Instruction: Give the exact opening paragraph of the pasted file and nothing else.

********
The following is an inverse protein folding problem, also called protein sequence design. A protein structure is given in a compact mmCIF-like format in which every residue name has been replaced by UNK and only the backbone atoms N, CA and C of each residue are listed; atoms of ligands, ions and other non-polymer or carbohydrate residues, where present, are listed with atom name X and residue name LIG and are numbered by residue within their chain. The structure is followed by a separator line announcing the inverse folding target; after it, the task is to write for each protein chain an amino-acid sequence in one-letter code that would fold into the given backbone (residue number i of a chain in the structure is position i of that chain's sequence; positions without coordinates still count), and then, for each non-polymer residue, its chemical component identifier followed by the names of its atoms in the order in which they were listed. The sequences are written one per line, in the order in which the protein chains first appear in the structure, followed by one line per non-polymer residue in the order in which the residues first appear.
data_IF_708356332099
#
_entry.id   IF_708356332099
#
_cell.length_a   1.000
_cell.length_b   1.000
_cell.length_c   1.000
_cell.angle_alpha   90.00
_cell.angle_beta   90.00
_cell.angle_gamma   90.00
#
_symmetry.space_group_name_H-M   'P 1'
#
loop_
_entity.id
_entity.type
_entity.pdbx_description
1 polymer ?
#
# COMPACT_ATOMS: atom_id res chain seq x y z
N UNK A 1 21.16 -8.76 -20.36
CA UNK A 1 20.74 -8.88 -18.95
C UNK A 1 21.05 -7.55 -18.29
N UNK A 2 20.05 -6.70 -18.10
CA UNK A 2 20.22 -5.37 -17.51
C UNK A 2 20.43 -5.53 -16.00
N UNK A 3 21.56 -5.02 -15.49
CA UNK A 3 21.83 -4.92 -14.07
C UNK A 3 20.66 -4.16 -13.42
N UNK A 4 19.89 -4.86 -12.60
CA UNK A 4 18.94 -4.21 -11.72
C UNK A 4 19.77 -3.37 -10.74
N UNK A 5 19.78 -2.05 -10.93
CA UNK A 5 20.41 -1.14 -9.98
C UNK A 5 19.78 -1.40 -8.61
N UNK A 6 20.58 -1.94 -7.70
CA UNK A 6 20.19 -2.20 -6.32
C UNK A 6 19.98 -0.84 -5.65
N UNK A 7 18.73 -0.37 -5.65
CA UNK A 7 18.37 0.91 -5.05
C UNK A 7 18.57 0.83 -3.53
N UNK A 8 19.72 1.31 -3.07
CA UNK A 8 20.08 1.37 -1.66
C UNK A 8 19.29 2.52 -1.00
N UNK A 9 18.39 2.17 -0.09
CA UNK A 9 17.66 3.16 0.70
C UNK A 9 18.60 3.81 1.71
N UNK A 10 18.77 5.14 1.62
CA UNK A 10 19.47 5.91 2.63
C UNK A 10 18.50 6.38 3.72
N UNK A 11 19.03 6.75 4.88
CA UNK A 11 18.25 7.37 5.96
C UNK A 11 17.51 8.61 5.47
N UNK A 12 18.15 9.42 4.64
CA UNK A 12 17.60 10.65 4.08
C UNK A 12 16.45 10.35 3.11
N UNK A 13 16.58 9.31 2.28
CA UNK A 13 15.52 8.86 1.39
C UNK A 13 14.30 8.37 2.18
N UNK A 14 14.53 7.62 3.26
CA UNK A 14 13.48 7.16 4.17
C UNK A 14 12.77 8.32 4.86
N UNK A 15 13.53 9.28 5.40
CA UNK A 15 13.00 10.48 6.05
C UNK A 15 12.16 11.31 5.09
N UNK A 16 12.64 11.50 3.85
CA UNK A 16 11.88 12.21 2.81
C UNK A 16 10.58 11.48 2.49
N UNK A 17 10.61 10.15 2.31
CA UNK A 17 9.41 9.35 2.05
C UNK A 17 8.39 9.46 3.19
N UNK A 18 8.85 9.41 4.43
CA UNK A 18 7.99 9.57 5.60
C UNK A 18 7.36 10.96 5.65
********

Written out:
The following is an inverse protein folding problem, also called protein sequence design. A protein structure is given in a compact mmCIF-like format in which every residue name has been replaced by UNK and only the backbone atoms N, CA and C of each residue are listed; atoms of ligands, ions and other non-polymer or carbohydrate residues, where present, are listed with atom name X and residue name LIG and are numbered by residue within their chain. The structure is followed by a separator line announcing the inverse folding target; after it, the task is to write for each protein chain an amino-acid sequence in one-letter code that would fold into the given backbone (residue number i of a chain in the structure is position i of that chain's sequence; positions without coordinates still count), and then, for each non-polymer residue, its chemical component identifier followed by the names of its atoms in the order in which they were listed. The sequences are written one per line, in the order in which the protein chains first appear in the structure, followed by one line per non-polymer residue in the order in which the residues first appear.